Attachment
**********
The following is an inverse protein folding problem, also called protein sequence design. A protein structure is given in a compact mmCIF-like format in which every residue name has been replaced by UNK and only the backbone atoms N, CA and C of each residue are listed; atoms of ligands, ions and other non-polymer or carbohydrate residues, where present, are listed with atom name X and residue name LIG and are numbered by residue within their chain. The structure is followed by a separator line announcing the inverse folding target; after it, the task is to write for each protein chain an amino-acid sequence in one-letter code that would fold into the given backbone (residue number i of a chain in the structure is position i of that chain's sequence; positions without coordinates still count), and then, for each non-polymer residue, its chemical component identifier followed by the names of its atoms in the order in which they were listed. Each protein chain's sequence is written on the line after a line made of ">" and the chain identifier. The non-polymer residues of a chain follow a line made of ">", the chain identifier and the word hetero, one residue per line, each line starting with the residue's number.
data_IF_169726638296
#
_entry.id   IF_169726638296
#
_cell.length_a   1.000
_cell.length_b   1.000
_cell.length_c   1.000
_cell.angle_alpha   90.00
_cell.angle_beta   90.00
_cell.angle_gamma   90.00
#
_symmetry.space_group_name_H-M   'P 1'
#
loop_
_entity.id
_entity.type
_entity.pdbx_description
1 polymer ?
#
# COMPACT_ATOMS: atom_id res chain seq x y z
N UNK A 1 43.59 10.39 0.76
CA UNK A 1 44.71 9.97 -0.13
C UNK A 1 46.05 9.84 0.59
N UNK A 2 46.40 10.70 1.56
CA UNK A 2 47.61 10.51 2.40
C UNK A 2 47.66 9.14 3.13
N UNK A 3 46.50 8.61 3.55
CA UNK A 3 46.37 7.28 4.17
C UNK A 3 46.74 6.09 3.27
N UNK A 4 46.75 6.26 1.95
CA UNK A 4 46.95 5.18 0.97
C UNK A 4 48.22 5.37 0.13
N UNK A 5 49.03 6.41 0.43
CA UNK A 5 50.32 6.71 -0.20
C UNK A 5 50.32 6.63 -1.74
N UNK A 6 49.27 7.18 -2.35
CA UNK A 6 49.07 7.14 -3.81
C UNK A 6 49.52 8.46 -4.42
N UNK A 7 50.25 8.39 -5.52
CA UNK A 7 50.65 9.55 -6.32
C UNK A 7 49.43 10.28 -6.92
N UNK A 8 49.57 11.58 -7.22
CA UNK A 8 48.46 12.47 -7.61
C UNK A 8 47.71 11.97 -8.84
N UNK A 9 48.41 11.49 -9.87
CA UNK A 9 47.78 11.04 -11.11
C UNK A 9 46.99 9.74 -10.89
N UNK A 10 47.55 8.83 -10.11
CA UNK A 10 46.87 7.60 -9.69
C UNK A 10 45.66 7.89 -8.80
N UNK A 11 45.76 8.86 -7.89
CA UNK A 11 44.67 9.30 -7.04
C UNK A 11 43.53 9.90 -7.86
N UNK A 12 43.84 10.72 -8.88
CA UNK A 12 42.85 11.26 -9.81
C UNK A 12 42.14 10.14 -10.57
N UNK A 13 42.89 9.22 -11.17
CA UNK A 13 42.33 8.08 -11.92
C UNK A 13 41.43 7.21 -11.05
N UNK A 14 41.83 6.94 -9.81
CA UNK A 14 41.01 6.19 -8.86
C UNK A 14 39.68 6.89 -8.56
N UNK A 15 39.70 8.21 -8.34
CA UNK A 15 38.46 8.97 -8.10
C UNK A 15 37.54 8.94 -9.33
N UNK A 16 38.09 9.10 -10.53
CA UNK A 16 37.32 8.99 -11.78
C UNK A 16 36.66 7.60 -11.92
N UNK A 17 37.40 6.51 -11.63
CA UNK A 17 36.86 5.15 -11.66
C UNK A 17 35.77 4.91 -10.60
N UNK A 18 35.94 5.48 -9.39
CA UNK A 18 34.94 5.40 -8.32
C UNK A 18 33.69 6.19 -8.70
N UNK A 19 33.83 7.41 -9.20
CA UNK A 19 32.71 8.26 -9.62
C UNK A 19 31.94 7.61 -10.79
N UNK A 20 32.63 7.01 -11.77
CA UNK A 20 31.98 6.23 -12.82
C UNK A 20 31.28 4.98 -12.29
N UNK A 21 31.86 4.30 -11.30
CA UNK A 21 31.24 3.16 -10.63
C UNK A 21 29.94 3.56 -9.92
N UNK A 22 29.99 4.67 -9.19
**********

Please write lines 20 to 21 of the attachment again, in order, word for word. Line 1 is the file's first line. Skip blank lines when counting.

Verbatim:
#
# COMPACT_ATOMS: atom_id res chain seq x y z